Mort became a clerk in Aspinall, Browne & Co., later Gosling, Browne & Co., and gained extensive experience in local and international commerce with an eventual salary of £500. At Christ Church St Laurence on 27 October 1841 he married Theresa Shepheard, daughter of James Laidley. In September 1843 he set up as an auctioneer and soon prospered in general and wool sales. He was not the first to auction wool in Sydney but innovated regular sales where wool alone was offered, drawing specialized sellers and buyers together in an orderly manner. In the late 1840s he auctioned livestock and pastoral property at specialized sales, gave credit to selected purchasers and later provided finance for running expenses. In the 1850s he provided facilities for growers to consign wool through him for sale in London. These additions completed an integrated set of services to pastoralists that formed the pattern for later wool-broking firms.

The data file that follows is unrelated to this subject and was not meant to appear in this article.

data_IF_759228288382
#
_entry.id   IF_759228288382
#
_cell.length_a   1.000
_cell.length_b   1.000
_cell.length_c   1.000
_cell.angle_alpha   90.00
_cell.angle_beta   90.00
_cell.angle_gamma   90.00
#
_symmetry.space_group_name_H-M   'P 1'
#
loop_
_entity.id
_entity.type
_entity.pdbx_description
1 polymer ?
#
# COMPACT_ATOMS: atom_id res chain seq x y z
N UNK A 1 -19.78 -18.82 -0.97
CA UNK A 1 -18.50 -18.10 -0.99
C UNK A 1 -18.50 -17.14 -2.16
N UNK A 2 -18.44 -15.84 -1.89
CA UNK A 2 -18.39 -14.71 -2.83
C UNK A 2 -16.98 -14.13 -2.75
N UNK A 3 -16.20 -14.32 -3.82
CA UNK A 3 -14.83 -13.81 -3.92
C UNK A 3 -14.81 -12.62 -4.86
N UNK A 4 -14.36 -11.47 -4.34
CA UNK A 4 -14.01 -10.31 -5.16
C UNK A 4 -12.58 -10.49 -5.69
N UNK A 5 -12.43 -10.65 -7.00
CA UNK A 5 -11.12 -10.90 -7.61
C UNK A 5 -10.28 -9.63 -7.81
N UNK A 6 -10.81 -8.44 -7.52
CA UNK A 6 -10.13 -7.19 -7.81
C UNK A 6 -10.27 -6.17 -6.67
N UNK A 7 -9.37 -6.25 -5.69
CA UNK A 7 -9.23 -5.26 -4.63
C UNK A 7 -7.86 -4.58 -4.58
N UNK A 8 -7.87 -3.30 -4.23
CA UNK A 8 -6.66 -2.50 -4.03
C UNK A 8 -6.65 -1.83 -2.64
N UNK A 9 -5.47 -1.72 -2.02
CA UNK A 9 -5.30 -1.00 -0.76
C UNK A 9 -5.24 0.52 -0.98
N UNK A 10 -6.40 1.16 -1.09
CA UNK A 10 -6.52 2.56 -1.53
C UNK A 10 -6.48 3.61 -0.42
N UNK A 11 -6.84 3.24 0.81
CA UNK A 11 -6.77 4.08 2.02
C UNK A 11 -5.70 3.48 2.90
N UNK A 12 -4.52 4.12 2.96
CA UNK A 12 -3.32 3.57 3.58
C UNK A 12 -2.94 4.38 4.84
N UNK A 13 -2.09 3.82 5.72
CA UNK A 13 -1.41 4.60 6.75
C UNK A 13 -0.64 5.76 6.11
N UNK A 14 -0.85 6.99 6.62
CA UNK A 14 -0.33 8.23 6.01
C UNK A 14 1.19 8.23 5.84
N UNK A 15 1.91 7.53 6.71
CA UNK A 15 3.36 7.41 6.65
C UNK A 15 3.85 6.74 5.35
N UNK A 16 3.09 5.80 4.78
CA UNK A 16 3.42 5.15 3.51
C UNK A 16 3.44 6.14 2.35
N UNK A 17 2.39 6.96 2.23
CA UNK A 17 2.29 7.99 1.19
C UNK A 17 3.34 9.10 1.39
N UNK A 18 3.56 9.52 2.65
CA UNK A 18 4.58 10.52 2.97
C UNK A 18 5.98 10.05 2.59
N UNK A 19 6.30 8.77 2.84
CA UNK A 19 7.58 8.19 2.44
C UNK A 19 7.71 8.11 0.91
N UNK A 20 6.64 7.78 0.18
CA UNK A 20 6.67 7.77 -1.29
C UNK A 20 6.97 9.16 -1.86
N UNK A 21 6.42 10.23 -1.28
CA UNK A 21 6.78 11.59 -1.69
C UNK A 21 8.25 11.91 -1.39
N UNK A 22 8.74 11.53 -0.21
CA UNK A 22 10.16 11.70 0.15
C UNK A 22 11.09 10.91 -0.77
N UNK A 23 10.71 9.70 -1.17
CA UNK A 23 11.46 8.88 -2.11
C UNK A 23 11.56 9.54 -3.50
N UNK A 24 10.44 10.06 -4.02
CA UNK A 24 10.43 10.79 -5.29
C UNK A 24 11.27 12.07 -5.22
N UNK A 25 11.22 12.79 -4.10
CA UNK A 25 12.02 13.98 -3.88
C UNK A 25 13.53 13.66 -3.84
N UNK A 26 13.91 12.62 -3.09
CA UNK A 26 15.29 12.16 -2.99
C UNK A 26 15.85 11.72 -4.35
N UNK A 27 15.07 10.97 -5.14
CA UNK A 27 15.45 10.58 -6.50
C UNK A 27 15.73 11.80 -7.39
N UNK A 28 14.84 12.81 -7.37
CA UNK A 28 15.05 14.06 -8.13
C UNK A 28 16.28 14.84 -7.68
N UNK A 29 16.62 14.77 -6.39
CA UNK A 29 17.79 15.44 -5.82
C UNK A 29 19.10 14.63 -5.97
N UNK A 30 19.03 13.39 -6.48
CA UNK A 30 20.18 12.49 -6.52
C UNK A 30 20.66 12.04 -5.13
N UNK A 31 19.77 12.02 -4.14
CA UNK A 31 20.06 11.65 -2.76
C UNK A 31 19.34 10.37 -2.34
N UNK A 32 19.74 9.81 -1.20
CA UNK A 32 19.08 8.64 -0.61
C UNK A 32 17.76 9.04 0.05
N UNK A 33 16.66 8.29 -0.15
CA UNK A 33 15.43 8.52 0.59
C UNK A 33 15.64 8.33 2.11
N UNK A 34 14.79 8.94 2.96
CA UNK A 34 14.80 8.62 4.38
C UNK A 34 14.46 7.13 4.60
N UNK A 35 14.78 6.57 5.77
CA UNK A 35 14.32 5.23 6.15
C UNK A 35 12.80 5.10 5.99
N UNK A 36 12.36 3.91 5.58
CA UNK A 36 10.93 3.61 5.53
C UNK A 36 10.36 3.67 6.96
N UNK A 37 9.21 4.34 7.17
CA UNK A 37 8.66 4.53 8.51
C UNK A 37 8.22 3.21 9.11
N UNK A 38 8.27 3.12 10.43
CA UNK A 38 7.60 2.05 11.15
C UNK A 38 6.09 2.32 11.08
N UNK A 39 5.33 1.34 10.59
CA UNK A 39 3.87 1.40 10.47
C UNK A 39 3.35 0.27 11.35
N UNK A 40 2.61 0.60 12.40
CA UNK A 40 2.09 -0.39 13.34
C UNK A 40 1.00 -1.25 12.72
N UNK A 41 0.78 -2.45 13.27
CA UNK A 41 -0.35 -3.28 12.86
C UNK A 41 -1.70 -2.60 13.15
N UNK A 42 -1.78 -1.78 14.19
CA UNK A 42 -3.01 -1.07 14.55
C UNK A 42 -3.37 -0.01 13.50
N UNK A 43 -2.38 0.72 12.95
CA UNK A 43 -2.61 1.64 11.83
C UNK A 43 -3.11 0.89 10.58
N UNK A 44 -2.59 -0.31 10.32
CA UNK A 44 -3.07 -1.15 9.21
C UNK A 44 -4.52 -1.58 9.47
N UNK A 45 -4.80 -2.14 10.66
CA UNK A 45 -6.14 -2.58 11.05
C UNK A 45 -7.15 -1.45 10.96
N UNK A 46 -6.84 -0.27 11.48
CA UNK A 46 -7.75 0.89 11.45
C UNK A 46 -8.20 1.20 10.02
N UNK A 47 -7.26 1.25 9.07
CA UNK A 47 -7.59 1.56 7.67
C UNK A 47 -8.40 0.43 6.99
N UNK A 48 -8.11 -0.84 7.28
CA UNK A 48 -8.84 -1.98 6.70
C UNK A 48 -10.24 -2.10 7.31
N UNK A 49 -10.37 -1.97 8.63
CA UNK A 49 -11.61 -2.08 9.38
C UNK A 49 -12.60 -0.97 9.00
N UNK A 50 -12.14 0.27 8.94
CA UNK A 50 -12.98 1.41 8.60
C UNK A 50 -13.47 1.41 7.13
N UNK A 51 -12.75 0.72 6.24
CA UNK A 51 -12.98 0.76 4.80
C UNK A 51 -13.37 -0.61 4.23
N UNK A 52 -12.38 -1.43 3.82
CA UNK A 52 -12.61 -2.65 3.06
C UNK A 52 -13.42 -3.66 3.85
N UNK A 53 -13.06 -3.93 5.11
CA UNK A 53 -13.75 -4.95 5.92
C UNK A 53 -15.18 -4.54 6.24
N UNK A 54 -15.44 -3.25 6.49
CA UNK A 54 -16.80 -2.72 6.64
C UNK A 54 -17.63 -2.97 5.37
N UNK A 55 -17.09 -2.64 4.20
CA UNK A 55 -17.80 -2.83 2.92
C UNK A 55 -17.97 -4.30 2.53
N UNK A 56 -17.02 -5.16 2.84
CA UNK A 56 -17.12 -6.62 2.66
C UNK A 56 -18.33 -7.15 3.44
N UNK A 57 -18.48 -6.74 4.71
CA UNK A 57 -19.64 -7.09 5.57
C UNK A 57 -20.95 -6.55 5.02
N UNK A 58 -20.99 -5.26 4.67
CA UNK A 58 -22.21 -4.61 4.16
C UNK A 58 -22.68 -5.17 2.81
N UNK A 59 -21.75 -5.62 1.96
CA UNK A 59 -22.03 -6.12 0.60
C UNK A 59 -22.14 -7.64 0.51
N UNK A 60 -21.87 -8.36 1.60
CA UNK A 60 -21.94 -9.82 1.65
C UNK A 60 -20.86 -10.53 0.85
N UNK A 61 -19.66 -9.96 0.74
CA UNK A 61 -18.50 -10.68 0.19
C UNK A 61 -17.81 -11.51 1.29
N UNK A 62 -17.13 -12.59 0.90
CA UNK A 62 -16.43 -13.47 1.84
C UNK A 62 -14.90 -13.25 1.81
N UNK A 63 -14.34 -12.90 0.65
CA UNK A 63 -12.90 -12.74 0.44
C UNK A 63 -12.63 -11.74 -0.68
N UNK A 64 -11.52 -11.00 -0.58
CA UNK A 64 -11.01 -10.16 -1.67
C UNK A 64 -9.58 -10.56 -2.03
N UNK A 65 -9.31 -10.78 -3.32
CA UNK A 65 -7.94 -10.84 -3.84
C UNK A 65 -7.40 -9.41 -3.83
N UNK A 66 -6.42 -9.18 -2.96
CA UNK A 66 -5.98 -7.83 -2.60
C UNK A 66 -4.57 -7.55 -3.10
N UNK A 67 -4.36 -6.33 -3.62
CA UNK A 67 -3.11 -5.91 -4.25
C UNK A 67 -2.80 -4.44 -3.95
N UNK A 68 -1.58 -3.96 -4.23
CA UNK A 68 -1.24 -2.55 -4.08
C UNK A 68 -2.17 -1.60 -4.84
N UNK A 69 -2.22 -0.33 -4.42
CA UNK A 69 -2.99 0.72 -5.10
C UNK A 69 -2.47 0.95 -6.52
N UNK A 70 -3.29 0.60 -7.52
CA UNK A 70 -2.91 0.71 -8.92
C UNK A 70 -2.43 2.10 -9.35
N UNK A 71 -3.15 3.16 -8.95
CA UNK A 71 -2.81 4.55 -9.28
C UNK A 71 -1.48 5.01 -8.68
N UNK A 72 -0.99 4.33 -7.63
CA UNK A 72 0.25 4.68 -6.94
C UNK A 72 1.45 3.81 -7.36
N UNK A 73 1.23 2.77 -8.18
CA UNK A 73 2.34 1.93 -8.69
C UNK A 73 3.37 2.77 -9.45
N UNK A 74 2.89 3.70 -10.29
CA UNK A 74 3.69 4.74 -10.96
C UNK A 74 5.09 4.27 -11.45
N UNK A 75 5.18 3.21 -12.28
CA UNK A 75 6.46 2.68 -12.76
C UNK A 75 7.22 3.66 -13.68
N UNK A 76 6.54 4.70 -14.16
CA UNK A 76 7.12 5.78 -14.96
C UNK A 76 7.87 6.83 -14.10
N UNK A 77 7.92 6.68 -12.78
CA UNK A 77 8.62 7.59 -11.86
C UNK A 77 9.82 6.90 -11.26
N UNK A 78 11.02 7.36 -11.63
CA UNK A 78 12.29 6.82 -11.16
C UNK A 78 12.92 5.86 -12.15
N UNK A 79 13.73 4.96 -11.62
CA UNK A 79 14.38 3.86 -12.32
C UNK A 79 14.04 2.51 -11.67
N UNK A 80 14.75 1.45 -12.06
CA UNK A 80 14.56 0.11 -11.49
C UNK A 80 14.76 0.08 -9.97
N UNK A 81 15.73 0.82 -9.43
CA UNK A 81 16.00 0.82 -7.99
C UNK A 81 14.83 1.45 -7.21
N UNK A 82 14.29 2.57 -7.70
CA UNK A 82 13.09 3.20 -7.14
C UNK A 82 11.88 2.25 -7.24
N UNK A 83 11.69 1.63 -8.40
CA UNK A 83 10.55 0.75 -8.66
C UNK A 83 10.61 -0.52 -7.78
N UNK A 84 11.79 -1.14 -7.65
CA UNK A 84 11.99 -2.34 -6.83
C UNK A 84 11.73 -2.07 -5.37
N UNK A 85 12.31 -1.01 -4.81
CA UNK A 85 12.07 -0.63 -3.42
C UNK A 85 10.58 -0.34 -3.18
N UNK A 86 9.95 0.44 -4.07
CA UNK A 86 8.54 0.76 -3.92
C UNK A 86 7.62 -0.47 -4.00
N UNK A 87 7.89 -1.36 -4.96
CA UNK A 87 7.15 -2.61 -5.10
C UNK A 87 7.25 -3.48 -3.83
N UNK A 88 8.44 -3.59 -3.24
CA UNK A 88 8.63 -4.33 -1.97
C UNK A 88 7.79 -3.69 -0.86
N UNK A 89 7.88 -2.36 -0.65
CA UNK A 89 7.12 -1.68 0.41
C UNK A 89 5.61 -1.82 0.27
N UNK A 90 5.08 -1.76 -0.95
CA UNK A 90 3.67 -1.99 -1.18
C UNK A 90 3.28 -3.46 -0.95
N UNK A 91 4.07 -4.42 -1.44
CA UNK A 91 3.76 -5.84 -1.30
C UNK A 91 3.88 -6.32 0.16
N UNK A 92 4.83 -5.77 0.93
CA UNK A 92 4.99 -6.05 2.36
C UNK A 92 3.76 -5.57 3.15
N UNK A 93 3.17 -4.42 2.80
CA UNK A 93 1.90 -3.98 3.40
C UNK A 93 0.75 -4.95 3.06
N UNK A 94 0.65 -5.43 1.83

Meanwhile in 1848 Mort was associated with the Australian Mutual Provident Society and in 1849 he joined a committee to found a company to promote sugar growing at Moreton Bay and next year was a member of the Sydney Exchange Co., a director of the Sydney Railway Co. in 1851, floated the Great Nugget Vein Mining Co. in 1852, helped to finance Henry Parkes's Empire, and subscribed to the Sydney Gold Escort Co. By 1850 Mort had become the premier auctioneer in Sydney and was already wealthy enough to satisfy his early ambition. He experimented with partnership arrangements hoping eventually to retire from active business. In 1850-51 he was in partnership with Alexander Campbell Brown as Mort & Brown. In 1855 Mort & Co. was formed to run the wool sales and consignments which were handled in London by his brother William; its partners originally included his brother Henry and J. V. Gorman and in 1860 Benjamin Buchanan. Mort & Co. was reformed in 1867 with Mort, his son Laidley, Henry and Buchanan as partners. In 1856-67 pastoral financing was undertaken by T. S. Mort & Co. in which his partner was Ewan W. Cameron. Mort's wealth was multiplied many times in the 1850s as a result of inflation and successful speculation in pastoral properties.